Tory MP: make unemployed build Britain's fibre network
David Davis says Britain's 2.4 million unemployed could be put to work building a fibre network
Conservative MP David Davis has called for the Government to use unemployed workers to build a nationwide fibre broadband network.
Writing in The Times, Davis admits the Government cannot afford to spend £25 billion on a nationwide fibre-to-the-premises (FTTP) network, and says the sum is "more than the ponderous, monopolistic companies in this sector are willing to risk".
However, Davis claims that the biggest cost of installing a fibre network is the physical labour of building the infrastructure - a task he claims could be undertaken by the unemployed.
Building a superfast rural broadband network is largely low-skill - digging trenches, laying pipes, filling them in
"Building a superfast rural broadband network is largely low-skill - digging trenches, laying pipes, filling them in," Davis writes. "Only a small fraction of the cost is high-tech materials."
"Why not use use the 2.4 million people who are either jobless or on welfare to build this infrastructure?"
The former Shadow Deputy Prime Minister claims that the Government's current plans to encourage investment in a fibre network are insufficient.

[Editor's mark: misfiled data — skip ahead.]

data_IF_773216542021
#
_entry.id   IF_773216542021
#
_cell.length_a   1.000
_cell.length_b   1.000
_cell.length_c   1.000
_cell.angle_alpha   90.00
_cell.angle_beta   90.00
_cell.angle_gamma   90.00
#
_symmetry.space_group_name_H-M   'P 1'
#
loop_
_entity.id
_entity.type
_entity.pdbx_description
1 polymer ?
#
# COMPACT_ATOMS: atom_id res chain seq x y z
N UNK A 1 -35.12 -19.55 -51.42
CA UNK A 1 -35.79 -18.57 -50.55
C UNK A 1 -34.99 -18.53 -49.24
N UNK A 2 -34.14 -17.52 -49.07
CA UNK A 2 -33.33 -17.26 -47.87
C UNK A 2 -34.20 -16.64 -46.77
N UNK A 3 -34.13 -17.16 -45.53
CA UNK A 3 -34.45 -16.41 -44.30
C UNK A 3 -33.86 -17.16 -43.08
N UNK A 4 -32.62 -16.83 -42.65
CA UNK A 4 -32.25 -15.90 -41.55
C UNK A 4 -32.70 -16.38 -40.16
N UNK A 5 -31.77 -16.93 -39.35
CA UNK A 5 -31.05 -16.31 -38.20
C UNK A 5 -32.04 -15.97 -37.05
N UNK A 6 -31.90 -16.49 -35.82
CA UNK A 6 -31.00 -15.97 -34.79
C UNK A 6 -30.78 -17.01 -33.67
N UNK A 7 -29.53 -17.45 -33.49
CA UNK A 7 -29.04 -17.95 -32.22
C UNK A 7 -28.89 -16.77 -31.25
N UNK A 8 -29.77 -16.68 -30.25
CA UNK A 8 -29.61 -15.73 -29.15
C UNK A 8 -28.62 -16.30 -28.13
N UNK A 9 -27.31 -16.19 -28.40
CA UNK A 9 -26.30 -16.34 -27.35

"At the moment, the Government intends to direct about £530 million from the BBC licence fee to enable BT to invest £5 billion in laying cable to about 60% of the population, mainly in urban areas," he writes.
"This is not enough. There is already a digital divide between rural and urban Britain. There is a real risk that superfast broadband will be an exclusively urban luxury and that rural households and businesses will be left farther behind."
BT said Britain had "one of the best broadband availability figures in the world" and said Davis had got his facts wrong. "The article is wrong in saying that the Government is to direct £530 million to BT to enable it to lay cable to 60% of the population," BT said in a statement.
"BT is investing £2.5 billion of its own money to bring super-fast broadband to two-thirds of UK homes and businesses by 2015. The public funding, which will only be available through a competitive tender process, will specifically address only the final third of the UK."
BT also took exception to Davis's jibe about BT's unwillingness to invest in nationwide fibre. "As for suggestions in the piece that broadband rollout is being handled by ponderous or monopolistic entities – BT is now passing 80,000 homes with fibre every week, and this is among the fastest fibre rollouts anywhere in the world."
Davis's comments come a day after analysts claimed that BT's fibre broadband rollout was suffering delays.